"The reason it was changed was because it's easier to put the heat on me" when a single board member continually adds the same item, one that others do not wish to discuss, she said.

"We haven't had …" Hurley began.

"Uniforms," Fiorentino replied, reminding the board of a regular request by former member Kathryn Starkey.

"Okay," Hurley said, nodding.

She changed her recommendation to say that if a board member could get the support of at least one other at a public meeting, he or she could place an item on the next available agenda. That way, even a minority could put ideas up for discussion and the possibility of convincing others.

The full board agreed to that change and added it to policy revisions that are to come to a vote early next year.

Jeffrey S. Solochek can be reached at or (813) 909-4614. For more education news, visit the Gradebook at

Pasco County adopts stricter rules on open school enrollment 12/07/10 [Last modified: Tuesday, December 7, 2010 7:37pm]
Photo reprints | Article reprints

© 2017 Tampa Bay Times


Join the discussion: Click to view comments, add yours

  1. No toll lanes north of downtown Tampa in three of four interstate proposals


    TAMPA — Express lanes may not be coming to downtown Tampa after all. Or at least not to the stretch of Interstate 275 that goes north through Bearss Avenue.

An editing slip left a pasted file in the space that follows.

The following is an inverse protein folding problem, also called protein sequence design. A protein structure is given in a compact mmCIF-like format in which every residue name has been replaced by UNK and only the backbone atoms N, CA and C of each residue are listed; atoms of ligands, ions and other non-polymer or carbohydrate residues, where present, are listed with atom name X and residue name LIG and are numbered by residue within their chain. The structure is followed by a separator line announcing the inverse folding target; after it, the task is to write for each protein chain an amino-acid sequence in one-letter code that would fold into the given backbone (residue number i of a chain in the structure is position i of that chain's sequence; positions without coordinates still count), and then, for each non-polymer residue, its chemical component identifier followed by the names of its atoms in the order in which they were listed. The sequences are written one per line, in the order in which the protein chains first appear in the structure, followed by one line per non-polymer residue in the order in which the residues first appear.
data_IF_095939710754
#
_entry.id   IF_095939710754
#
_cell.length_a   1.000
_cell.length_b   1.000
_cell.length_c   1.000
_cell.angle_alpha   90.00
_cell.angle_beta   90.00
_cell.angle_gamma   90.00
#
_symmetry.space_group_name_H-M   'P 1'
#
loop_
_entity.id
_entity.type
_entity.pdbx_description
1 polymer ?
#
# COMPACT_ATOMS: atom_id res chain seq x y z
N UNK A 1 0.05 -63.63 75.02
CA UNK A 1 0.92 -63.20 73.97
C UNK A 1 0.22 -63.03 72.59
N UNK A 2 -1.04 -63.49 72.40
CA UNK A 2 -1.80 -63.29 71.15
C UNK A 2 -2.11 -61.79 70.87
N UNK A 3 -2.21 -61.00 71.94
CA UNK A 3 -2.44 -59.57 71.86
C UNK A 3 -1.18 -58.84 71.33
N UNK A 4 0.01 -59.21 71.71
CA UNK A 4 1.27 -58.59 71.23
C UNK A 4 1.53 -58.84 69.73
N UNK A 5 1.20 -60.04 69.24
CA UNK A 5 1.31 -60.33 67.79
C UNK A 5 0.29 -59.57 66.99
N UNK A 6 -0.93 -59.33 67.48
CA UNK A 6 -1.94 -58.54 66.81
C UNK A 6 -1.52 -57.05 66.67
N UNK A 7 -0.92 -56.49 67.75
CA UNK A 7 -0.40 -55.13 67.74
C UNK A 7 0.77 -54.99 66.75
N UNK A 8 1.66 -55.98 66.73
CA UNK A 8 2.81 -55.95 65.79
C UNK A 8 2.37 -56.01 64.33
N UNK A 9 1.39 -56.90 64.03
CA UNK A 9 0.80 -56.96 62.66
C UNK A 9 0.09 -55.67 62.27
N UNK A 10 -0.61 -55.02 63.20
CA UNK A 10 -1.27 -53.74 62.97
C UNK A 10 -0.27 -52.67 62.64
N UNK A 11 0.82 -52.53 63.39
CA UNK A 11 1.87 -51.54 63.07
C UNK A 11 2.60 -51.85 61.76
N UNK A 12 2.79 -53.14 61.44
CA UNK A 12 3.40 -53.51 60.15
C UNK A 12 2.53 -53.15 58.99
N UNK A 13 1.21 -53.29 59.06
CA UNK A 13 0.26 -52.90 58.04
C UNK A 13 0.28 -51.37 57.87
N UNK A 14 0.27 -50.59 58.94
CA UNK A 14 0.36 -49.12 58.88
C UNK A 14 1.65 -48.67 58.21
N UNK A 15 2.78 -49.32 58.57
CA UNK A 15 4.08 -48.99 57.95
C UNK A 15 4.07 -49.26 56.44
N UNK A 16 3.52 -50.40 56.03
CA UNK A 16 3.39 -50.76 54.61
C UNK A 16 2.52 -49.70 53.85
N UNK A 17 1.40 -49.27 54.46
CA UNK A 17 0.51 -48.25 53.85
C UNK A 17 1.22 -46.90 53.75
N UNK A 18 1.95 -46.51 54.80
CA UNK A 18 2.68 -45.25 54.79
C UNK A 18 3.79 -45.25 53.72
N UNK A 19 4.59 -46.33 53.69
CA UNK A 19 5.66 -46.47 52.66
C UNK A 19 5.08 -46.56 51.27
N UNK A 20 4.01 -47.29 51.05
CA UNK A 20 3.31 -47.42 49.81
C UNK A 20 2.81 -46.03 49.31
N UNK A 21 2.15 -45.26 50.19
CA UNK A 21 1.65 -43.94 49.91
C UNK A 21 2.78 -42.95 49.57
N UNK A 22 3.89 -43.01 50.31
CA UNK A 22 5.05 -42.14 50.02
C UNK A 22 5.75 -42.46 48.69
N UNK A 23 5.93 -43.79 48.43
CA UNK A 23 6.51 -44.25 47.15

Seminole Heights resident Kimberly Overman discusses the new interstate options with V.M. Ybor resident Chris Vela (left), Hillsborough County Commissioner Pat Kemp and HNTB consultant Chloe Coney during a Tampa Bay Express meeting Monday night at the Barrymore Hotel. [CAITLIN JOHNSTON  |  Times]
  2. No lack of issues facing St. Petersburg's six council candidates


    ST. PETERSBURG — The six candidates for City Council gathered Monday evening in the very chamber to which they aspire to serve.

    St. Petersburg City Council candidates (from left)  Brandi Gabbard and Barclay Harless in District 2; Jerick Johnston and incumbent council member Darden Rice in District 4; and Justin Bean and Gina Driscoll of District 6. All six candidates appeared at Monday night's forum at City Hall sponsored by the League of Women Voters. [CHERIE DIEZ   |   Times]

  3. Iraq's Kurds vote on independence, raising regional fears


    IRBIL, Iraq — Iraqi Kurds voted Monday in a landmark referendum on supporting independence, a move billed by the Kurdish leadership as an exercise in self-determination but viewed as a hostile act by Iraq's central government. Neighboring Turkey even threatened a military response.

    People celebrate Monday after voting closed in a referendum on independence in Irbil, Iraq.
  4. North Korean diplomat says Trump has 'declared war'


    UNITED NATIONS — North Korea's top diplomat said Monday that President Donald Trump's weekend tweet was a "declaration of war" and North Korea has the right to retaliate by shooting down U.S. bombers, even in international airspace.

    North Korean Foreign Minister Ri Yong Ho, center, speaks outside the U.N. Plaza Hotel in New York on Monday.
  5. Pinellas grants St. Pete's request to add millions to pier budget

    Local Government

    Times Staff Writer

    The Pinellas County Commission has granted St. Petersburg Mayor Rick Kriseman's request to dedicate millions more toward the city's new pier.

    The St. Petersburg City Council on Thursday  voted 7-1 to appropriate $17.6 million for the over-water portion of the Pier District. This is a rendering of what the new Pier District could look like. [Courtesy of St. Petersburg]